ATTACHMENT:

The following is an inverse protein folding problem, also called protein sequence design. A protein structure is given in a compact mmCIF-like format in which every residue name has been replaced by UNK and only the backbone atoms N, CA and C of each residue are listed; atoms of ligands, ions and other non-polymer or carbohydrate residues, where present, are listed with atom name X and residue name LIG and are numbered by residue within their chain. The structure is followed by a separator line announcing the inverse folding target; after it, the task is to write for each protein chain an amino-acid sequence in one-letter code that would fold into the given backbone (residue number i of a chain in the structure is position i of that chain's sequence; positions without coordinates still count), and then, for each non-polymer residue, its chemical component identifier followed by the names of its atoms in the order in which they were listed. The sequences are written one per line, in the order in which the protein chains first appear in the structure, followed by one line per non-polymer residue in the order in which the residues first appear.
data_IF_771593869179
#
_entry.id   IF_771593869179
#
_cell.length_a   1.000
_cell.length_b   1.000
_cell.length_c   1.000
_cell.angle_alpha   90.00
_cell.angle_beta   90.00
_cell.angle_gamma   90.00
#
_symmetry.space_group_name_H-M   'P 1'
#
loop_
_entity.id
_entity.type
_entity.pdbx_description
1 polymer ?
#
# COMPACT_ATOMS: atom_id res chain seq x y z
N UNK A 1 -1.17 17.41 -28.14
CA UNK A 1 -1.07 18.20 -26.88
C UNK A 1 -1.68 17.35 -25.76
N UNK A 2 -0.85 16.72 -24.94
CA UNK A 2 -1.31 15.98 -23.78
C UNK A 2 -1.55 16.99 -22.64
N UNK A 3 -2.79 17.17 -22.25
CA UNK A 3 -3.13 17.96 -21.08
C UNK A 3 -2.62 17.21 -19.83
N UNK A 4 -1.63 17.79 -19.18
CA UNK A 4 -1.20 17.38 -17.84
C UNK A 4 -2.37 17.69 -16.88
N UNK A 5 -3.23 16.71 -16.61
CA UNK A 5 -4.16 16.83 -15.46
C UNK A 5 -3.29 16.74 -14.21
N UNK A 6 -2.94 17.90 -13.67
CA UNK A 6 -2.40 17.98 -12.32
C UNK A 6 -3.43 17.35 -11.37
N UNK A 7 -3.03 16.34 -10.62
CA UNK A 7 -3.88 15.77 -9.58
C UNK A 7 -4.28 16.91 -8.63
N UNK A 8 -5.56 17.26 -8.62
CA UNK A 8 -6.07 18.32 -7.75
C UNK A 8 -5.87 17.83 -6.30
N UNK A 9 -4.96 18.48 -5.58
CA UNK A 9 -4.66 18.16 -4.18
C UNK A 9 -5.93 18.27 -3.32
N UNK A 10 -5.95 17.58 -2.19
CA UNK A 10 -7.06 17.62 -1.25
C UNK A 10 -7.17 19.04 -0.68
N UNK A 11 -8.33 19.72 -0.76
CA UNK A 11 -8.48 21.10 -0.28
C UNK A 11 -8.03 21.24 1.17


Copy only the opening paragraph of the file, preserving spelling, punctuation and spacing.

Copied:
The following is an inverse protein folding problem, also called protein sequence design. A protein structure is given in a compact mmCIF-like format in which every residue name has been replaced by UNK and only the backbone atoms N, CA and C of each residue are listed; atoms of ligands, ions and other non-polymer or carbohydrate residues, where present, are listed with atom name X and residue name LIG and are numbered by residue within their chain. The structure is followed by a separator line announcing the inverse folding target; after it, the task is to write for each protein chain an amino-acid sequence in one-letter code that would fold into the given backbone (residue number i of a chain in the structure is position i of that chain's sequence; positions without coordinates still count), and then, for each non-polymer residue, its chemical component identifier followed by the names of its atoms in the order in which they were listed. The sequences are written one per line, in the order in which the protein chains first appear in the structure, followed by one line per non-polymer residue in the order in which the residues first appear.